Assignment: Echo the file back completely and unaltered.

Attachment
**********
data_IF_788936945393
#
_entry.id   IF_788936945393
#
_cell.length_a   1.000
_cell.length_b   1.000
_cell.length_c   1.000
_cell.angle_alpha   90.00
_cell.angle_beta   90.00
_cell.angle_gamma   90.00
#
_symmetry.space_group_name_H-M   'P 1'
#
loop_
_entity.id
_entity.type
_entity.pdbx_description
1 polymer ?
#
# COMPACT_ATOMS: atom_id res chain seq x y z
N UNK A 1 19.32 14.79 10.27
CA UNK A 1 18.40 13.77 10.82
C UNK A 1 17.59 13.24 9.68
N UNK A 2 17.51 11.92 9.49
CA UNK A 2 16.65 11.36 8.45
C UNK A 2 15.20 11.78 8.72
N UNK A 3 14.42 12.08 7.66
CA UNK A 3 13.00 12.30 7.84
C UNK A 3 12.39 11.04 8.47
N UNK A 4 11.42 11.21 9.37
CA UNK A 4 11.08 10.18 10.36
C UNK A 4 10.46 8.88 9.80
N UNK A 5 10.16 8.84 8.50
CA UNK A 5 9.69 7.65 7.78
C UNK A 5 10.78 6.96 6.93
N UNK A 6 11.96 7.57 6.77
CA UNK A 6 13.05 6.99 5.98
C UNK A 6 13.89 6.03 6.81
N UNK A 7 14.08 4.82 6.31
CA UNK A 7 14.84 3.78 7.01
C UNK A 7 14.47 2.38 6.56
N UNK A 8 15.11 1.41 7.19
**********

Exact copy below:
data_IF_788936945393
#
_entry.id   IF_788936945393
#
_cell.length_a   1.000
_cell.length_b   1.000
_cell.length_c   1.000
_cell.angle_alpha   90.00
_cell.angle_beta   90.00
_cell.angle_gamma   90.00
#
_symmetry.space_group_name_H-M   'P 1'
#
loop_
_entity.id
_entity.type
_entity.pdbx_description
1 polymer ?
#
# COMPACT_ATOMS: atom_id res chain seq x y z
N UNK A 1 19.32 14.79 10.27
CA UNK A 1 18.40 13.77 10.82
C UNK A 1 17.59 13.24 9.68
N UNK A 2 17.51 11.92 9.49
CA UNK A 2 16.65 11.36 8.45
C UNK A 2 15.20 11.78 8.72
N UNK A 3 14.42 12.08 7.66
CA UNK A 3 13.00 12.30 7.84
C UNK A 3 12.39 11.04 8.47
N UNK A 4 11.42 11.21 9.37
CA UNK A 4 11.08 10.18 10.36
C UNK A 4 10.46 8.88 9.80
N UNK A 5 10.16 8.84 8.50
CA UNK A 5 9.69 7.65 7.78
C UNK A 5 10.78 6.96 6.93
N UNK A 6 11.96 7.57 6.77
CA UNK A 6 13.05 6.99 5.98
C UNK A 6 13.89 6.03 6.81
N UNK A 7 14.08 4.82 6.31
CA UNK A 7 14.84 3.78 7.01
C UNK A 7 14.47 2.38 6.56
N UNK A 8 15.11 1.41 7.19